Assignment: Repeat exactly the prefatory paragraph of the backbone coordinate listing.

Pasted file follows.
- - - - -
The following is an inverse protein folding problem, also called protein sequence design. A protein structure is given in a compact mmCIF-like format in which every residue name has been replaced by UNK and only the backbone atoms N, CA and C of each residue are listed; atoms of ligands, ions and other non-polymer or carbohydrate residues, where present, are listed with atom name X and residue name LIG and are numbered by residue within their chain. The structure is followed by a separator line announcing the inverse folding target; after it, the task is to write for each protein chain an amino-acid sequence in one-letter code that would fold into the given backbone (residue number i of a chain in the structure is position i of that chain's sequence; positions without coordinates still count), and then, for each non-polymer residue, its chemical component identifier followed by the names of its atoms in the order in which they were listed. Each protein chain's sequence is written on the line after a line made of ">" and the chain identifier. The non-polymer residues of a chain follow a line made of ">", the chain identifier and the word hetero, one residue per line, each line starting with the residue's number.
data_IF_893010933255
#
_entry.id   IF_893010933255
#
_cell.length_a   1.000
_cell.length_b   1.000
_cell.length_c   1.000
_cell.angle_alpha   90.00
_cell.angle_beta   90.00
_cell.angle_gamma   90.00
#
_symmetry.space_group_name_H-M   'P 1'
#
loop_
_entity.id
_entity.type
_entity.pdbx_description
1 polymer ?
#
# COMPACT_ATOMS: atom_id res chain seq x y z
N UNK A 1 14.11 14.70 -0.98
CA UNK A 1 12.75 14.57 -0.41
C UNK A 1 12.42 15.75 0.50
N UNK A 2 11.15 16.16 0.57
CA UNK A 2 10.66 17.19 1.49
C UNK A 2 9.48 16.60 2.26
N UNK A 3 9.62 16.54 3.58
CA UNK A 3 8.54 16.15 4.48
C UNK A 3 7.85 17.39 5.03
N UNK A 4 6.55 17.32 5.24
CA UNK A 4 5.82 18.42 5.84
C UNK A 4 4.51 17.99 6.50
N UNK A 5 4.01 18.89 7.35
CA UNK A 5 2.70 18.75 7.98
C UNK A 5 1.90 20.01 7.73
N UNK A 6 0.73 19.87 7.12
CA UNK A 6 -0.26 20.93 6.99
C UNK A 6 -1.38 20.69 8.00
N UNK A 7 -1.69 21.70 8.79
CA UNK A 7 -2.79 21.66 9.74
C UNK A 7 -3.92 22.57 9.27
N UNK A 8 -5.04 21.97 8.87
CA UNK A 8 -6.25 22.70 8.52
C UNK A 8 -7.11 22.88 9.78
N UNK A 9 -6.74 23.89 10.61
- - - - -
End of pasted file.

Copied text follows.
The following is an inverse protein folding problem, also called protein sequence design. A protein structure is given in a compact mmCIF-like format in which every residue name has been replaced by UNK and only the backbone atoms N, CA and C of each residue are listed; atoms of ligands, ions and other non-polymer or carbohydrate residues, where present, are listed with atom name X and residue name LIG and are numbered by residue within their chain. The structure is followed by a separator line announcing the inverse folding target; after it, the task is to write for each protein chain an amino-acid sequence in one-letter code that would fold into the given backbone (residue number i of a chain in the structure is position i of that chain's sequence; positions without coordinates still count), and then, for each non-polymer residue, its chemical component identifier followed by the names of its atoms in the order in which they were listed. Each protein chain's sequence is written on the line after a line made of ">" and the chain identifier. The non-polymer residues of a chain follow a line made of ">", the chain identifier and the word hetero, one residue per line, each line starting with the residue's number.